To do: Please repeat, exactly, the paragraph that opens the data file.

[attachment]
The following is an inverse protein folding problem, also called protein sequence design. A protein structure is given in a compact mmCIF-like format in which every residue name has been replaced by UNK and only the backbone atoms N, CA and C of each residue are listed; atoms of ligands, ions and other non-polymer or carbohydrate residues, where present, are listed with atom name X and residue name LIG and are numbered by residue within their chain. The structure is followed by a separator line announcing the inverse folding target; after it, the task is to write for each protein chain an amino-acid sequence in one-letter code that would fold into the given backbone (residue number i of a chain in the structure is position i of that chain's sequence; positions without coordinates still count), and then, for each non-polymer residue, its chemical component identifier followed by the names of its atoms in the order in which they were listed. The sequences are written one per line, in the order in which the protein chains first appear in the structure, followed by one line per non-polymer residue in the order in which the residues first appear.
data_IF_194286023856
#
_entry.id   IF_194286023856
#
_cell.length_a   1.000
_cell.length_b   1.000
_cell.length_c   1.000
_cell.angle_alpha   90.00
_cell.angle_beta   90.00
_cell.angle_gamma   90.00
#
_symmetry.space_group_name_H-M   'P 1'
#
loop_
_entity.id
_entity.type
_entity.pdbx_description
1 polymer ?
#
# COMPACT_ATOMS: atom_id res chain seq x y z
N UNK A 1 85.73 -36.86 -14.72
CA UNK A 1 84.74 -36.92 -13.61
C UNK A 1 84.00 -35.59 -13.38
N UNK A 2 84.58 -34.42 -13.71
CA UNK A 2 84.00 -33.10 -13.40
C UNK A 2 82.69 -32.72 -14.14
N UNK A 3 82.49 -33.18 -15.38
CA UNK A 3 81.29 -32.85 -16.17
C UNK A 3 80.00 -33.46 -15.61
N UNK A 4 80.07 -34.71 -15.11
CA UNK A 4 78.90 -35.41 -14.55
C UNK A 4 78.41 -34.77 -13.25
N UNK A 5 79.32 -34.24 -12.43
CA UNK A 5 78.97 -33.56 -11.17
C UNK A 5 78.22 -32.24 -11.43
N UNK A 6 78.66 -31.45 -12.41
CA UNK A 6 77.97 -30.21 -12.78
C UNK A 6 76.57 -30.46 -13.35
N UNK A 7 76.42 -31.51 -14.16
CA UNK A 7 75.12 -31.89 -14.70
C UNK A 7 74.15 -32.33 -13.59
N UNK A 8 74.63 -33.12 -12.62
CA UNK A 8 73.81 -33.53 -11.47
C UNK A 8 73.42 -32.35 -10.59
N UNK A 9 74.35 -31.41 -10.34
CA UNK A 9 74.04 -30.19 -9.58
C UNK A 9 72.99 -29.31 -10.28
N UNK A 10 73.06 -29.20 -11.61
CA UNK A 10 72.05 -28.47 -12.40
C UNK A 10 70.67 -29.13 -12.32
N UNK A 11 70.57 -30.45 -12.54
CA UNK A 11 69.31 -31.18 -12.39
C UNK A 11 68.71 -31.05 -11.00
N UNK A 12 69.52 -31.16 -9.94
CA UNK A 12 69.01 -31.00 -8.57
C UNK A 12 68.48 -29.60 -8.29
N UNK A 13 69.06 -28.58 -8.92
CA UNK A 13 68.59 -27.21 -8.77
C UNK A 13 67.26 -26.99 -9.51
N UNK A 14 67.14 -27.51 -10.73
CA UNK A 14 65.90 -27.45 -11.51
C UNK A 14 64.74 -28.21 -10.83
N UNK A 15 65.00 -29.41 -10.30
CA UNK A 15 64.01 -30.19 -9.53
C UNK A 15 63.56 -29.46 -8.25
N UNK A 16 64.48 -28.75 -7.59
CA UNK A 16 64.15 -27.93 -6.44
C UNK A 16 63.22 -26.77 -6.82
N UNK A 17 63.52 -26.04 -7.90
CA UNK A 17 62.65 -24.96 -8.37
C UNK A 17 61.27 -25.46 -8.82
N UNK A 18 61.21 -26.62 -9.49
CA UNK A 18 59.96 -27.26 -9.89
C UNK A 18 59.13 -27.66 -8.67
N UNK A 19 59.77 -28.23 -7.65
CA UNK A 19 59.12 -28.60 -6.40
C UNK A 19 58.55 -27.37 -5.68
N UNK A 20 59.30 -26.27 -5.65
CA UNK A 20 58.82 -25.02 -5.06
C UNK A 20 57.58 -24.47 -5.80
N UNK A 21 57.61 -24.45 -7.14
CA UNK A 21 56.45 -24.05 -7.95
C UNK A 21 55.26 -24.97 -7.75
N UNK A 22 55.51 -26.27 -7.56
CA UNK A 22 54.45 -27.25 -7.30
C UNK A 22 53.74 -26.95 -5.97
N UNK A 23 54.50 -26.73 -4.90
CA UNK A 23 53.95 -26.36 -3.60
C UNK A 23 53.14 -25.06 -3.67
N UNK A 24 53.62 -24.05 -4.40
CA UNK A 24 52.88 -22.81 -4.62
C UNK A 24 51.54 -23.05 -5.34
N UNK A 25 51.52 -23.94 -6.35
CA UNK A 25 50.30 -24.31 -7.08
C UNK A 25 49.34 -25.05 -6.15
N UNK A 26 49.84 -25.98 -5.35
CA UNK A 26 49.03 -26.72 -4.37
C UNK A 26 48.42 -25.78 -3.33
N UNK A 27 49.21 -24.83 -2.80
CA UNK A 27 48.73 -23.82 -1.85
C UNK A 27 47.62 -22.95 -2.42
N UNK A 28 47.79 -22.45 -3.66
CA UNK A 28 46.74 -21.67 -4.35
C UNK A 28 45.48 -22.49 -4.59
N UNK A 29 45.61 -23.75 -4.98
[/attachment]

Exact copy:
The following is an inverse protein folding problem, also called protein sequence design. A protein structure is given in a compact mmCIF-like format in which every residue name has been replaced by UNK and only the backbone atoms N, CA and C of each residue are listed; atoms of ligands, ions and other non-polymer or carbohydrate residues, where present, are listed with atom name X and residue name LIG and are numbered by residue within their chain. The structure is followed by a separator line announcing the inverse folding target; after it, the task is to write for each protein chain an amino-acid sequence in one-letter code that would fold into the given backbone (residue number i of a chain in the structure is position i of that chain's sequence; positions without coordinates still count), and then, for each non-polymer residue, its chemical component identifier followed by the names of its atoms in the order in which they were listed. The sequences are written one per line, in the order in which the protein chains first appear in the structure, followed by one line per non-polymer residue in the order in which the residues first appear.